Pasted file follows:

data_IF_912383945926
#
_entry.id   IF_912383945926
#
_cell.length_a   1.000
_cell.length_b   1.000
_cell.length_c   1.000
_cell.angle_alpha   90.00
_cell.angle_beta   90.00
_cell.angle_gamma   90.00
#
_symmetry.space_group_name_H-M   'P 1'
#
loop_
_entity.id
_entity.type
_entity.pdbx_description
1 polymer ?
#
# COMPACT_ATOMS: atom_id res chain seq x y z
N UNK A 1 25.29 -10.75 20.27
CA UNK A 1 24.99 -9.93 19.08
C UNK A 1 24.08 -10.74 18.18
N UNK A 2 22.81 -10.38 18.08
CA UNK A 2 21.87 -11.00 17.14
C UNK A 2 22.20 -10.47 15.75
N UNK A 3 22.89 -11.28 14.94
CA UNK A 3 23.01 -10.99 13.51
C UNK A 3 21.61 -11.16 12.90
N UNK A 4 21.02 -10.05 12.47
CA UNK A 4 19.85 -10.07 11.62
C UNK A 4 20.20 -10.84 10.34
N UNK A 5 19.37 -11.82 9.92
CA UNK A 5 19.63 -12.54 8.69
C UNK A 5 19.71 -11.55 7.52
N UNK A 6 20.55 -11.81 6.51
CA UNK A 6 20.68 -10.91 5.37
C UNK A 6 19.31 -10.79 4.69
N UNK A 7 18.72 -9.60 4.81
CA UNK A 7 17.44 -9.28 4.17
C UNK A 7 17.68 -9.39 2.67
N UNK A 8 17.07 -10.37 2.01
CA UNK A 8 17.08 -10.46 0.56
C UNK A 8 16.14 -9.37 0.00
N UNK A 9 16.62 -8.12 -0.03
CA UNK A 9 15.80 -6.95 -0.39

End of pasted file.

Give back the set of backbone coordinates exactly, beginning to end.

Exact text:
data_IF_912383945926
#
_entry.id   IF_912383945926
#
_cell.length_a   1.000
_cell.length_b   1.000
_cell.length_c   1.000
_cell.angle_alpha   90.00
_cell.angle_beta   90.00
_cell.angle_gamma   90.00
#
_symmetry.space_group_name_H-M   'P 1'
#
loop_
_entity.id
_entity.type
_entity.pdbx_description
1 polymer ?
#
# COMPACT_ATOMS: atom_id res chain seq x y z
N UNK A 1 25.29 -10.75 20.27
CA UNK A 1 24.99 -9.93 19.08
C UNK A 1 24.08 -10.74 18.18
N UNK A 2 22.81 -10.38 18.08
CA UNK A 2 21.87 -11.00 17.14
C UNK A 2 22.20 -10.47 15.75
N UNK A 3 22.89 -11.28 14.94
CA UNK A 3 23.01 -10.99 13.51
C UNK A 3 21.61 -11.16 12.90
N UNK A 4 21.02 -10.05 12.47
CA UNK A 4 19.85 -10.07 11.62
C UNK A 4 20.20 -10.84 10.34
N UNK A 5 19.37 -11.82 9.92
CA UNK A 5 19.63 -12.54 8.69
C UNK A 5 19.71 -11.55 7.52
N UNK A 6 20.55 -11.81 6.51
CA UNK A 6 20.68 -10.91 5.37
C UNK A 6 19.31 -10.79 4.69
N UNK A 7 18.72 -9.60 4.81
CA UNK A 7 17.44 -9.28 4.17
C UNK A 7 17.68 -9.39 2.67
N UNK A 8 17.07 -10.37 2.01
CA UNK A 8 17.08 -10.46 0.56
C UNK A 8 16.14 -9.37 0.00
N UNK A 9 16.62 -8.12 -0.03
CA UNK A 9 15.80 -6.95 -0.39